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Bob Phantom

Created by:

Harry Shorten & Irv Novick

Real Name:

Walter Whitney
Joined Mighty Crusaders:

In an untold story prior to Archie's Weird Mysteries #3 
First Appearance:

Blue Ribbon Comics #2, December 1939

Origin:

No origin was ever given to Broadway theater columnist Walt Whitney's crime fighting alter-ego Bob Phantom. By means unknown Bob Phantom could tele-port from place to place. While the limits to the range and frequency of use to this power are unclear, Bob Phantom could move at least twice his own mass for at least short distances. He appears to have some boost in strength beyond the average person. On several occasions he defies the effects of bullets by methods unclear.

History:

Archie Comics

Attn: Chair & Publisher

Dear Mr. Silberkleit,

I see on the Archie Comics website that you are both Chairman & Publisher of the company these days. It has been a long time since I have been in contact with any senior member of your organization.

I clicked my way through just about all of the Archiecomics.com site today. I finally stumbled across the unmarked link to the page that offered to sell me Photostats of the first appearance of my favorite members of the Mighty Crusaders. All eighteen of them. I see some familiar names there. May I ask that you have a copy of number eleven made up for me. Why, you ask? No, you do not know me, but Morris Coyne did. I am Bob Phantom.

Please wait. Don't hit the “delete” button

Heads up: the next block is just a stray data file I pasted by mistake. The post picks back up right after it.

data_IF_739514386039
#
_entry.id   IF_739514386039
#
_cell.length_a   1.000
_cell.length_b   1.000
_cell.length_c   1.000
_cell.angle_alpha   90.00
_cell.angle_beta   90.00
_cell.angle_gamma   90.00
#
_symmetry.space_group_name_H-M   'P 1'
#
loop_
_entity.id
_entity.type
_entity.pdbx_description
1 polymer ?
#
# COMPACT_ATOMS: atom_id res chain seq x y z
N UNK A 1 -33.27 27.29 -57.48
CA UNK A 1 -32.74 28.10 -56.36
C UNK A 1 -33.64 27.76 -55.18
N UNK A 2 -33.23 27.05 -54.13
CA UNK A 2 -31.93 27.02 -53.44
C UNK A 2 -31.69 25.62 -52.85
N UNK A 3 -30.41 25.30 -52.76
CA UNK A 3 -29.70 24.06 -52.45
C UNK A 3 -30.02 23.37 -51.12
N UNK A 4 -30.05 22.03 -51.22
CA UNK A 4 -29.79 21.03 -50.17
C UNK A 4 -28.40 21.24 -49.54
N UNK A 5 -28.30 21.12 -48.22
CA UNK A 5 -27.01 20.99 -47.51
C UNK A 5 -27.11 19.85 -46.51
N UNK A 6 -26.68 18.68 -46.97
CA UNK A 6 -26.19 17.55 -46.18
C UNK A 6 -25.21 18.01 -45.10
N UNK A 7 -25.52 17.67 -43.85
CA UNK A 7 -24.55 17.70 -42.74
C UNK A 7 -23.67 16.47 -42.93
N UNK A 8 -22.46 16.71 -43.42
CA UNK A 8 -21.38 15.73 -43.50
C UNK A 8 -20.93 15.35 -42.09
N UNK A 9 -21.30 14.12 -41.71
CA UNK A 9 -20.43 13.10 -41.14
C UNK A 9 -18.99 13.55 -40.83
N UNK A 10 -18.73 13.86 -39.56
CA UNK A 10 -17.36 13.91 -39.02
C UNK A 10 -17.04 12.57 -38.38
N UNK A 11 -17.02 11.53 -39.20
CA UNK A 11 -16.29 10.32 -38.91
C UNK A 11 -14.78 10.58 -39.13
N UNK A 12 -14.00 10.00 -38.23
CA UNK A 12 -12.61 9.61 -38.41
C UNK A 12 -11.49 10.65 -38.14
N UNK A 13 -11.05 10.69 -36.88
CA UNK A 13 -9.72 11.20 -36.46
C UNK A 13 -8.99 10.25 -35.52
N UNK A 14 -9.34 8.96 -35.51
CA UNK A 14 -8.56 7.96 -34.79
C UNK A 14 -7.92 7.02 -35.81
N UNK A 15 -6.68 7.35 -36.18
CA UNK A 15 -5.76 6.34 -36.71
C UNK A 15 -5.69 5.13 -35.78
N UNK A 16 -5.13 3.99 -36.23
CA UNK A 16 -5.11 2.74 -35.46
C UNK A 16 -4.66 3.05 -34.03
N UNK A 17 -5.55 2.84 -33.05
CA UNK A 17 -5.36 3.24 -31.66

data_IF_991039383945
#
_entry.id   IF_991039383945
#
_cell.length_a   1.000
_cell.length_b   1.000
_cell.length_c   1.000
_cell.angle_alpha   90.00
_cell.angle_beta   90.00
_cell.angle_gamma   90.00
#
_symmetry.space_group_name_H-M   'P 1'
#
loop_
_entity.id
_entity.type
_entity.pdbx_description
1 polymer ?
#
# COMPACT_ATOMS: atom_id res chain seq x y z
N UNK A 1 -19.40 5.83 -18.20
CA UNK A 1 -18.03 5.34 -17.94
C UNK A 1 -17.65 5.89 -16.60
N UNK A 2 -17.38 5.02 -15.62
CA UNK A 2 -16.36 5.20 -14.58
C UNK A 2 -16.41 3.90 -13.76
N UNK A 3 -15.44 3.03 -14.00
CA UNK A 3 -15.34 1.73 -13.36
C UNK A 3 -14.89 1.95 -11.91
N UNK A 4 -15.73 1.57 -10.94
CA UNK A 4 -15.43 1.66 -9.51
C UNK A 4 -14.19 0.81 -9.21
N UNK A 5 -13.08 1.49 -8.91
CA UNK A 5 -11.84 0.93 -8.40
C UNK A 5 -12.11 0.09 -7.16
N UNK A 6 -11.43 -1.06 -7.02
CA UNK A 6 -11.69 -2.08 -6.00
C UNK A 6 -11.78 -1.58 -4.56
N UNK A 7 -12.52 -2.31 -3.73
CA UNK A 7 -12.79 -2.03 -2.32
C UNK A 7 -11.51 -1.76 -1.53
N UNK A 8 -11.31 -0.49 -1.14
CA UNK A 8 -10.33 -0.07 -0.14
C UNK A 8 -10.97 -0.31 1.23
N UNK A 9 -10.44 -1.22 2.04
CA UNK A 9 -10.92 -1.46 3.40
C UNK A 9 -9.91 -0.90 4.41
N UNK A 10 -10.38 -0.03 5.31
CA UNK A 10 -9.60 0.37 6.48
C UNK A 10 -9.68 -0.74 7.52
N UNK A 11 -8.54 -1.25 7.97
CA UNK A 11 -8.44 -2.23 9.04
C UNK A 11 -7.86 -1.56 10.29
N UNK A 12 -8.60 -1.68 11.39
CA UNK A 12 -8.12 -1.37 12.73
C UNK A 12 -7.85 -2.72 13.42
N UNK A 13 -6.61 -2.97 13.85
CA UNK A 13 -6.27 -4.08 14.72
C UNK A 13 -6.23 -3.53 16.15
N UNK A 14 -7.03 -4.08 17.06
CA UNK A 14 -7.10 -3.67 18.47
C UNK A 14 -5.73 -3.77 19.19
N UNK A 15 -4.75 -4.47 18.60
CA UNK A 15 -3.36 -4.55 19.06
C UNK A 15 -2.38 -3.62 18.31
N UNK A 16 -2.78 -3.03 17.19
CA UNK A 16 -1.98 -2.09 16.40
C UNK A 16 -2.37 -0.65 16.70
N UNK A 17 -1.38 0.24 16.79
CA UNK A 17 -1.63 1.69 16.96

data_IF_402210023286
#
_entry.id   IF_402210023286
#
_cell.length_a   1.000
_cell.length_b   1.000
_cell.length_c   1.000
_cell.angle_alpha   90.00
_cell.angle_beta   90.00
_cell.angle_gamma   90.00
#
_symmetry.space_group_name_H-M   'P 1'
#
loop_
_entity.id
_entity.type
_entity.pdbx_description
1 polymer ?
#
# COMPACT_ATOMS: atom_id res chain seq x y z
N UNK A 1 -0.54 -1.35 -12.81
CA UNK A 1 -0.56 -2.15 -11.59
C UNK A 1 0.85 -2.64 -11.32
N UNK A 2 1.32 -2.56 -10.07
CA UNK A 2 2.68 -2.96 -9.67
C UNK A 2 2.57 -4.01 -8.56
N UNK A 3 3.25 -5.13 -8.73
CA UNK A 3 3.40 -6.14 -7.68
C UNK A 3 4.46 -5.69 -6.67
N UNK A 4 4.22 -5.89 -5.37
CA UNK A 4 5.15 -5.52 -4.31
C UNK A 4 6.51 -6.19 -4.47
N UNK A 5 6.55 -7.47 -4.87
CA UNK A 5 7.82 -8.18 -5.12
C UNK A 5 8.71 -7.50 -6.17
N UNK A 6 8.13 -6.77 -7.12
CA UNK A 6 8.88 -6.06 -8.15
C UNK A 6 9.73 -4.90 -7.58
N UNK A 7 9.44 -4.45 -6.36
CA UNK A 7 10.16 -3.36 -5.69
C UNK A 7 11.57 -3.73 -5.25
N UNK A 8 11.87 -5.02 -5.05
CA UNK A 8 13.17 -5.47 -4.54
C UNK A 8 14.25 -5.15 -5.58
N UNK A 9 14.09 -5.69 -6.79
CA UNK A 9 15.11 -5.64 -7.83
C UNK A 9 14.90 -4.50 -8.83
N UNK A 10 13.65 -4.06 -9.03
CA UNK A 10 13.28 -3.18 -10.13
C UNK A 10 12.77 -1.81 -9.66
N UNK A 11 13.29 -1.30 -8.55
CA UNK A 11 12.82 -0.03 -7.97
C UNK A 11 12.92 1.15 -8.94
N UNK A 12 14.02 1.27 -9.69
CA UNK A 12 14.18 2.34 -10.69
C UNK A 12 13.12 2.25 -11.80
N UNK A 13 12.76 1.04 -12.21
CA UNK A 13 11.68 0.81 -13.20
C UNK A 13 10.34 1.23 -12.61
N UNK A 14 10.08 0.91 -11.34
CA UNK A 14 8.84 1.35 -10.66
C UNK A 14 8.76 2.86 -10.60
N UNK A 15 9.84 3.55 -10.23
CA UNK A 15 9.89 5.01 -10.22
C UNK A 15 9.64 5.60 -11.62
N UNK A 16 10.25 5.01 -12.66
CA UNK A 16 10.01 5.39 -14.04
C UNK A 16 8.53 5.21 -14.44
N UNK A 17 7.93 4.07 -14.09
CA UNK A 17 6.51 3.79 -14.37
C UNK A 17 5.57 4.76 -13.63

I am not:

a. crazy

b. pulling a prank

c. after your money,  or

d. all of the above

I doubt you have heard this story. Mr. Coyne was rather embarrassed by it. That, plus I never met the other founders of MLJ Magazines.

It was late in the evening of the Fourth of July, 1939. Morris Coyne decided he'd rather walk for a bit than stay on a subway train full of tipsy patriots loudly returning from the fireworks displays. He found himself looking for a taxi in the run down area I soon hoped to move from.

About Memorial Day a punk with delusions of grandeur and just enough connections to keep off the police blotter had declared my neighborhood his personal kingdom. Now I used up a huge amount of time, not to mention my special abilities, keeping the king's soldiers in check while trying to checkmate the king. By the Fourth of July I was ready to explode.

On the job front, things were finally looking up for me that week. After a couple of years of squeaking by as a news stringer, freelance ad copywriter, and boxing sparring partner, I'd finally sold a second string paper the feature column your readers knew as “On Broadway.” The rag paid on publication that would start August first. So I was totally broke. All I had to do was survive July.

I'd watched the fireworks from the roof tops. I moved around quite a bit keeping an eye out for his majesty's thugs. I found them just as they found Morris Coyne. Coming up behind the well dressed man, a couple of mugs pushed him into an unlit alley where others waited. I'm sure I said an evil word or two as I disappeared from that roof in a puff of smoke.

The punks were playing push the mark in a circle. They'd wear him down before they robbed him. If he did anything but cringe they would break as many things as they had the energy for. I'd seen the results before. Not pretty. In this case I arrived early in the ritual. Mad as Hell!

The lead tough pushed Mr. Coyne completely across the circle. The puff of smoke caused by my arrival hid me just long enough so I could grab him. Once I had a good hold I popped us both out. More smoke billowed. We reappeared on a third floor fire escape almost above the ring of crumbs. I made sure his hands had a grip on the railing. Then I popped out again.